Dez Fafara & The New Era for Coal Chamber

"Nu-Metal never went away"

Between the recording and the touring, musicians can take time out to do the important things; like sit at home doing interviews aaaaaall day. Although consistently busy, Dez Fafara of DevilDriver & Coal Chamber fame welcomes home time in any function “We just got back from a tour of South America a couple of days ago; I am no longer suffering from jet lag, so I feel great”. [Laughs] For this journo and many others of my age (the forever-young variety), Coal Chamber was a slice of my youth. A band whose fans never outgrew them, yet merely amplified their devotion upon the bands demise in 2002. A new era has emerged for Coal Chamber and fans are not only rejoicing but are sitting with baited breath for the release of the band’s first album in thirteen years. Metal As Fuck caught up with Dez whilst he was ‘enjoying’ a day full of interviews to chat about this new era for Coal Chamber...   

The question on every fans minds, take one guess – the reformation of Coal Chamber, what was behind the relaunch? “You guys had a lot to do with that man! Coal Chamber were down for Soundwave [2012] as part of our reunion tour and I was going back and forth from the festival on the bus with Meegs [Miguel Rascón – Guitarist, Coal Chamber] and he was listening to some music and I asked him what is that, what are you writing for, he says, it’s just music I’m writing, and I was like, Dude.... I really want to be a part of this, like whatever this is, I want to sing on this and it turned out to be Coal Chamber. After Soundwave we took Coal Chamber around the world and we had such a good time and a reunion can only happen one time, so it was a mutual conclusion to write for Coal Chamber. We were all on board, with a big hell yeah”.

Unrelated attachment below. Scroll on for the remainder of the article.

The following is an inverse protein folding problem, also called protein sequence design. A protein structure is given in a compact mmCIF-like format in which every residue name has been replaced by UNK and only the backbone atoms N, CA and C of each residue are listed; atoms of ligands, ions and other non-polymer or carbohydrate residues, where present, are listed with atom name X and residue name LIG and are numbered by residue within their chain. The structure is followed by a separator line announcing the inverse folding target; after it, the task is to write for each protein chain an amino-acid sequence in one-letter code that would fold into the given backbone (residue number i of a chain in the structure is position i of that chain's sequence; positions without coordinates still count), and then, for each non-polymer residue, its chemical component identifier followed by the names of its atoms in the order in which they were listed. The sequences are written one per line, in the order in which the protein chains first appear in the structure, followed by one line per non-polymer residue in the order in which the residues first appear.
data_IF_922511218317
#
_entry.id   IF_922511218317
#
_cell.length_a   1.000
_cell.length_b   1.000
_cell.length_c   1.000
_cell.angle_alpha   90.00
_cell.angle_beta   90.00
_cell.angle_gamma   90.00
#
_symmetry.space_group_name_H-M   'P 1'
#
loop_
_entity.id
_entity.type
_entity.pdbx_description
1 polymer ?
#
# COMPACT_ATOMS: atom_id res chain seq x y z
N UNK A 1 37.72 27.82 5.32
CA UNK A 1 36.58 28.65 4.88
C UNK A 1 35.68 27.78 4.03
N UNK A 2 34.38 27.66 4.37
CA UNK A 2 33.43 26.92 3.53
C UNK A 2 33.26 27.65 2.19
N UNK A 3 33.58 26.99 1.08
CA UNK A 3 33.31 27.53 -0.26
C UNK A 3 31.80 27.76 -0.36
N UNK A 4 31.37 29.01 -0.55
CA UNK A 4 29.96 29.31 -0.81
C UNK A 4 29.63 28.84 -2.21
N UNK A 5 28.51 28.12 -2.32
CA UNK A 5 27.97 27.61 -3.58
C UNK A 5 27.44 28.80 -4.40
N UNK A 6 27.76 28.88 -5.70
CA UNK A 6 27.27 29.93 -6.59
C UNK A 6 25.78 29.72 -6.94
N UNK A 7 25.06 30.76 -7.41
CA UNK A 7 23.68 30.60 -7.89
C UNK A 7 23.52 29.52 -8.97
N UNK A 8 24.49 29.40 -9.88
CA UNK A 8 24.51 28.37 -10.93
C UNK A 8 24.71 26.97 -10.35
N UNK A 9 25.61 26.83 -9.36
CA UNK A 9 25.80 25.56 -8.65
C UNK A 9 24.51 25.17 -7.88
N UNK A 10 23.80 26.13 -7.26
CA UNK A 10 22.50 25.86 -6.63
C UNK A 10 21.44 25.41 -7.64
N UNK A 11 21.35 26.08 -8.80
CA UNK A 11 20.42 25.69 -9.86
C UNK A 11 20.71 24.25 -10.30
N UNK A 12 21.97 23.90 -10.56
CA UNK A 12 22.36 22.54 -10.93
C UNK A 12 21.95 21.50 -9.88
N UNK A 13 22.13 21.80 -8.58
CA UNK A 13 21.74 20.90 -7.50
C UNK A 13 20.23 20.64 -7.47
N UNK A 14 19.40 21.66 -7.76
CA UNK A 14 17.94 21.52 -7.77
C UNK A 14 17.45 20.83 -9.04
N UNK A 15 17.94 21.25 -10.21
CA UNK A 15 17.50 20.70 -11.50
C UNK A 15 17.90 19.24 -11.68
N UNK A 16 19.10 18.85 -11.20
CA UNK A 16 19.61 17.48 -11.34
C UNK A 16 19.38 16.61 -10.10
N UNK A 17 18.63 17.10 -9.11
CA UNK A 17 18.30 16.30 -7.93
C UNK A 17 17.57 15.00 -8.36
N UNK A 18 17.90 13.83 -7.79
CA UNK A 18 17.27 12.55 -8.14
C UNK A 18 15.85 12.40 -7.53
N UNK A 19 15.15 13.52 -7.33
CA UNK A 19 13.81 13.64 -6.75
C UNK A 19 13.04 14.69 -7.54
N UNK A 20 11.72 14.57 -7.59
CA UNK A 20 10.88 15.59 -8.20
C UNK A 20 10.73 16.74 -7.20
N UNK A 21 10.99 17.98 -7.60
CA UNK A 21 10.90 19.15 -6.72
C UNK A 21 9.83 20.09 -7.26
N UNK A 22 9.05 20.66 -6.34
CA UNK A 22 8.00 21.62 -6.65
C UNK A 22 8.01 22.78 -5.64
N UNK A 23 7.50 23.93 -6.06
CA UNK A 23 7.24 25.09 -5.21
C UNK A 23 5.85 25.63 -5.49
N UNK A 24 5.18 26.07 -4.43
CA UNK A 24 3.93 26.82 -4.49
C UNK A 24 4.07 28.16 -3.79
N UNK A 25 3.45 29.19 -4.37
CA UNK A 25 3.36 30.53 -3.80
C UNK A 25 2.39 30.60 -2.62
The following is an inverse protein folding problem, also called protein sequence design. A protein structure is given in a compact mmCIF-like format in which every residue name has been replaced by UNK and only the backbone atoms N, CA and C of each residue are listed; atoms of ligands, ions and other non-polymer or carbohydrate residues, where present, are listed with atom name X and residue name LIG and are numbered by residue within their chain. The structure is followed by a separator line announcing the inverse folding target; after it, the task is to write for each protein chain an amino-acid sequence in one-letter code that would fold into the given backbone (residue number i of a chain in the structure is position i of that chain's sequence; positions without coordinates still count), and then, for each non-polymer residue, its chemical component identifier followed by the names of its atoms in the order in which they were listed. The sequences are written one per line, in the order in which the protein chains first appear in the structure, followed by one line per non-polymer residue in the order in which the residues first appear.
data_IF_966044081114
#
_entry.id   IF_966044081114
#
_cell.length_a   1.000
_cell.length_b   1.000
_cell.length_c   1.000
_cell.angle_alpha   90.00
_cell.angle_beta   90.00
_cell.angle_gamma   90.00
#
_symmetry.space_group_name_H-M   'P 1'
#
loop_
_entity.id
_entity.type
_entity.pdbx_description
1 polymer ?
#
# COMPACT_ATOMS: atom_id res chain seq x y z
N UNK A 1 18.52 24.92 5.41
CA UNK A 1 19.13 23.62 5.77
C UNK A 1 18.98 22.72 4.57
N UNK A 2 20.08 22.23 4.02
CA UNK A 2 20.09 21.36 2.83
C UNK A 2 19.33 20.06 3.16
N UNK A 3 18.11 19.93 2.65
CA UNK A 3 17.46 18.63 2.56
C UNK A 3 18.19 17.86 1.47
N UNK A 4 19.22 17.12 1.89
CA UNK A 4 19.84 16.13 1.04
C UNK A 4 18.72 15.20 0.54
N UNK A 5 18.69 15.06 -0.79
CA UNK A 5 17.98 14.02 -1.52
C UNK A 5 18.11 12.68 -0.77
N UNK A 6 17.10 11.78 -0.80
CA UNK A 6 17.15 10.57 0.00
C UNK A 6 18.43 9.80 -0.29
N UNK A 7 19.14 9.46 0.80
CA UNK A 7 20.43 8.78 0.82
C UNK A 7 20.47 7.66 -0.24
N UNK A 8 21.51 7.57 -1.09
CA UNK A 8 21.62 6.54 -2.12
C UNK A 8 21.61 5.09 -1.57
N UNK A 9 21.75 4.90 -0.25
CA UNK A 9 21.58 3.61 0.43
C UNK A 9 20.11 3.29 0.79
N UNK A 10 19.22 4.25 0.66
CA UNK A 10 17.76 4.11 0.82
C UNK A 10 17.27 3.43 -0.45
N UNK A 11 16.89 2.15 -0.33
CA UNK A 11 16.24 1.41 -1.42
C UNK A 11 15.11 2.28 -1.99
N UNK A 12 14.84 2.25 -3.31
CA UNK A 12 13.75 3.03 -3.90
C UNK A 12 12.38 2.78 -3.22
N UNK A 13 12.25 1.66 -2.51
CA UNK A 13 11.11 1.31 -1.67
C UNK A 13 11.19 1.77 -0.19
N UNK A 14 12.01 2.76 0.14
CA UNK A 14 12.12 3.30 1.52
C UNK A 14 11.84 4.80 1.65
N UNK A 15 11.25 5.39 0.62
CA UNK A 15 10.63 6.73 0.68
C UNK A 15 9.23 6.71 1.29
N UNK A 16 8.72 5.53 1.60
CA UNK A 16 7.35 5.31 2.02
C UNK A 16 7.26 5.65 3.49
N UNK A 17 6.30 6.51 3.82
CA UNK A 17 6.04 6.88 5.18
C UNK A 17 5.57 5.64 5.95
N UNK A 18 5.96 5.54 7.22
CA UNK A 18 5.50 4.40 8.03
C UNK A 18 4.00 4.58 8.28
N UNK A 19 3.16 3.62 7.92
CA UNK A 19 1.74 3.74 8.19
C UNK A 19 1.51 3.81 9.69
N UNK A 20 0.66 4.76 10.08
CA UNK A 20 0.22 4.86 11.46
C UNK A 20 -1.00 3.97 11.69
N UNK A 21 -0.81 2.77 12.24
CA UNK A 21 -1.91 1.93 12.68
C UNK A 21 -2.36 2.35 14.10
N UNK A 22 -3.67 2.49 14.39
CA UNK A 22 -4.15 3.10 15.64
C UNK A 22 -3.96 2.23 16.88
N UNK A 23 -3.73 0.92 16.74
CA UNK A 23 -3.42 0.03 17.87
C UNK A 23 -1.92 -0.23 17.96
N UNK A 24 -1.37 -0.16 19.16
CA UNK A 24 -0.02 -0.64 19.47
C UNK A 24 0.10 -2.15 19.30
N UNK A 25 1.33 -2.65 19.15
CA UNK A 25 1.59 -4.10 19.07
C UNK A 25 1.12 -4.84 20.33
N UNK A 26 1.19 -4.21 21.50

A lot of the band members have spoken of the fruition and growth of Coal Chamber through this new album, so what are your thoughts? “I don’t think any of us wanted to be a part of something nostalgic; we didn’t want a throwback 90’s record and we certainly weren’t going to re-write our previous three albums, and our first three records are so different from one another anyway, that I wouldn’t know what style to pick. We were always that kind of band. So what we really wanted to do here now is get together and do what came out naturally and what did just happens to be what I’m told by every journalist I’ve spoken to lately – including the most cynical people I’ve known for twenty years; ‘you guys have managed to stumble across a brand new sound’. It sounds like a fresh band, yet I can hear Coal Chamber in it, it’s moving forward. There are a lot of positives right now. It feels good”. You’ve mentioned that Rivals was not going to be a throwback album for Coal Chamber, that this is the Coal Chamber of 2015 – so what will fans hear within this album? “You will definitely here a difference in production quality, the arrangements, the writing, a 100% difference in the vocal stylings; I used every single aspect of my voice during Rivals. I think what people are going to hear is something that sounds fresh and different and will no doubt compare to earlier Coal Chamber but it will be impossible. We don’t want comparison, I mean it’s the same in the DevilDriver world; we have six records but they’re all different from one another – I never want to repeat myself. To me, that is when the art is dead”.